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Adelaide vsFremantle Just one quarter doesn't make a season, but Adelaide's opening during one of the heaviest rain bursts imaginable on Adelaide Oval reminded us there is something special about them.
They flogged Fremantle unmercifully in the first half, 27 scoring shots to Freo's miserable three with burberry uk outlet their two goals coming from turnovers, and like this bitter night they never really warmed up in the second either. Game over early, and we'll be kind to the Dockers by suggesting the obvious they didn't handle the conditions well. It was a particularly disappointing maybe disgraceful is a better description effort by them on an occasion so special by fielding discount burberry quilted jackets an AFL record eight indigenous players in this, their round. However, it wasn't about Fremantle's ineptness or lack of contested possession, but the showing of remarkable resilience by the Crows when, despite their top standing on the ladder, they found themselves needing to respond burberry store sale to the harshest of burberry scarf critics in testing circumstances. Basically, it bucketed in that opening quarter, yet they returned to taking chest marks and making sure of every disposal. To set up their structures well, move the ball crisply, and move in droves almost like it was dry weather football, was testimony to their determined approach to this contest. Adelaide didn't rely on the ball slipping out of the hands of the Dockers; they worried about their own skills. The Crows harassed, chased and ultimately punished them so much in the first half rain they made their opposition look like motionless mops. And imagine if they kicked better, 9.18 with three shots hitting the post and in fairness, six behinds rushed. After Fremantle was put through the wringer by Port Adelaide by 89 points in round two, the Dockers responded magnificently, winning six of their next seven. The great revival, they called it, but whether it was the rain or the curse of this ground, they left that good work back in Perth. In the midst of Adelaide's superb team game was one of the most exciting prospects for some time Hugh Greenwood, another basketballer who has adapted to this game very well, thank you. After kicking three goals against the Brisbane Lions in his debut, he showed there is more to him than being a dangerous forward. Greenwood didn't dominate the scoreboard or the stats sheets, but as forecast he spent a lot of time on the ball and competed incredibly well against the likes of Nat Fyfe, David Mundy and Michael Walters. That's an average 163 games against one. Brilliant. It was the Crouch brothers and Rory Sloane who kept the statisticians most busy. The special note stickies were placed against Adelaide's indigenous trio Eddie Betts, Wayne Milera and Charlie Cameron. Betts had won the goal of the year award twice in this corresponding round, but seemed to be going more the marking prize given his huge leaps, albeit unsuccessful. It was the selfless, disciplined acts in this team demolition of the Dockers that earned them praise. After trailing by 59 points at half time, and then Betts kicking two goals just a minute and 33 seconds into the second half, doesn't say a lot for the Dockers' response to the challenges set by their coach Ross Lyon. Fyfe's 75 metre goal thanks to a great shepherd raised the spirit, but only for a fleeting moment as the onslaught continued. The continued domination in the second half ticked another box on Adelaide's 'things to do' list as they had not displayed ruthlessness of late. The hunger was like their early games this season, and the percentage may prove crucial in the run home.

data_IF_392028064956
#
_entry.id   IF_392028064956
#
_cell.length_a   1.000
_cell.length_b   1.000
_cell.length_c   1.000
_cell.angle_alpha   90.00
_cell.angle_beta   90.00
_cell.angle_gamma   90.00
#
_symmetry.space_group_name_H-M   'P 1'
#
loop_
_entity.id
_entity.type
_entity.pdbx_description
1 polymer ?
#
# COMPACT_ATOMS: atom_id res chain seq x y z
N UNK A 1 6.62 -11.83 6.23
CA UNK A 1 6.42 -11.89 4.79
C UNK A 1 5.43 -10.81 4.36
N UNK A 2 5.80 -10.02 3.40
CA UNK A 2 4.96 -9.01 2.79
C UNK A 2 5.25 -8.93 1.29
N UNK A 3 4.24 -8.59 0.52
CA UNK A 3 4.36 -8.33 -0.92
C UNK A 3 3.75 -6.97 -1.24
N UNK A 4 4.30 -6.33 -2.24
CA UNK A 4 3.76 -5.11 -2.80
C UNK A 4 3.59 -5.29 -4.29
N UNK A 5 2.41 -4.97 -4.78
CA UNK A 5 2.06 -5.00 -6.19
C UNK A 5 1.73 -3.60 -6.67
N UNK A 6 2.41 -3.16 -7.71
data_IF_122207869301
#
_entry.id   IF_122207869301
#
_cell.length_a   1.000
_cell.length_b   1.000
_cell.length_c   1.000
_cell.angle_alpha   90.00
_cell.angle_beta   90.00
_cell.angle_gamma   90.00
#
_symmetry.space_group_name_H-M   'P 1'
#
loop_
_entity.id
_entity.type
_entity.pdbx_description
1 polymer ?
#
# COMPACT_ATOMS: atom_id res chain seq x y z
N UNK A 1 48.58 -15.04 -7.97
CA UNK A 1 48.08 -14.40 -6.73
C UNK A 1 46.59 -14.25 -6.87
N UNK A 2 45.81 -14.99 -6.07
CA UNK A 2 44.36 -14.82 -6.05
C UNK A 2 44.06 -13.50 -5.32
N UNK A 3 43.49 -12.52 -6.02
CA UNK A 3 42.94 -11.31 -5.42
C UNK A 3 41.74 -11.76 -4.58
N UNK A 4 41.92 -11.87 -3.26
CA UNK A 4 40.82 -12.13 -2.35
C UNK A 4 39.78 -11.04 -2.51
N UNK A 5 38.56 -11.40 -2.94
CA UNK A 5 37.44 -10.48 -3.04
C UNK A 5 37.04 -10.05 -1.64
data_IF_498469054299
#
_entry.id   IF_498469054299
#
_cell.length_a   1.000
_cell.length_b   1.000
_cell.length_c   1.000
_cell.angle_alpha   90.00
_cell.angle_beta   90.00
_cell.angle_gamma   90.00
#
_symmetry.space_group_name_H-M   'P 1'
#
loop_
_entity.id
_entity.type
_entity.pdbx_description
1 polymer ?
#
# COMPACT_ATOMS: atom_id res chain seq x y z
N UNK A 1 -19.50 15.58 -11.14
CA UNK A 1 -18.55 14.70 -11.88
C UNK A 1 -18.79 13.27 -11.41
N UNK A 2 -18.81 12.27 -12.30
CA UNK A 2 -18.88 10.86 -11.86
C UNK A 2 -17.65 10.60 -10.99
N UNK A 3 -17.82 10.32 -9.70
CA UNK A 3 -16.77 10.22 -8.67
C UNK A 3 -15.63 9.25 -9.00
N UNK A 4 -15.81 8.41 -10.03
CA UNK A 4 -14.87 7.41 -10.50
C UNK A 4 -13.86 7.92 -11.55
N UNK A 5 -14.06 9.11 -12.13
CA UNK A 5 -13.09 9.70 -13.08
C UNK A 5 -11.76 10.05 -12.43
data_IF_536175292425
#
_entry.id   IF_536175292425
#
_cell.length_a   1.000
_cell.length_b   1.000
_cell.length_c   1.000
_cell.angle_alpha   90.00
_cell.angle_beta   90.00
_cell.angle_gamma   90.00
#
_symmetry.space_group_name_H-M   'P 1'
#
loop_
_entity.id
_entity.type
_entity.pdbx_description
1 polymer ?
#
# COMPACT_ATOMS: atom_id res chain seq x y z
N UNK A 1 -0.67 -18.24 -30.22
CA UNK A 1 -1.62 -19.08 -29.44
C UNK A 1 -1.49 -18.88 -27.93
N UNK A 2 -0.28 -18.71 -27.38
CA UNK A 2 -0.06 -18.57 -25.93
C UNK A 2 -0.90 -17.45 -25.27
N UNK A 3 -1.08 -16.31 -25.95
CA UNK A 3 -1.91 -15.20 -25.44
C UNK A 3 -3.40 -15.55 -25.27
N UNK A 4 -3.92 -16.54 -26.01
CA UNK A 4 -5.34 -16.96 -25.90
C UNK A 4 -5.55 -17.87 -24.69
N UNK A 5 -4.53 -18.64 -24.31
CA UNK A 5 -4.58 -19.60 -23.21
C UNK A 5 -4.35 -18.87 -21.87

As you may have guessed, there wasn't a lot one could say about Fremantle. They were awful, but their form over the previous eight rounds suggests they are not that bad. Maybe no one has told them not to drink the water in this city.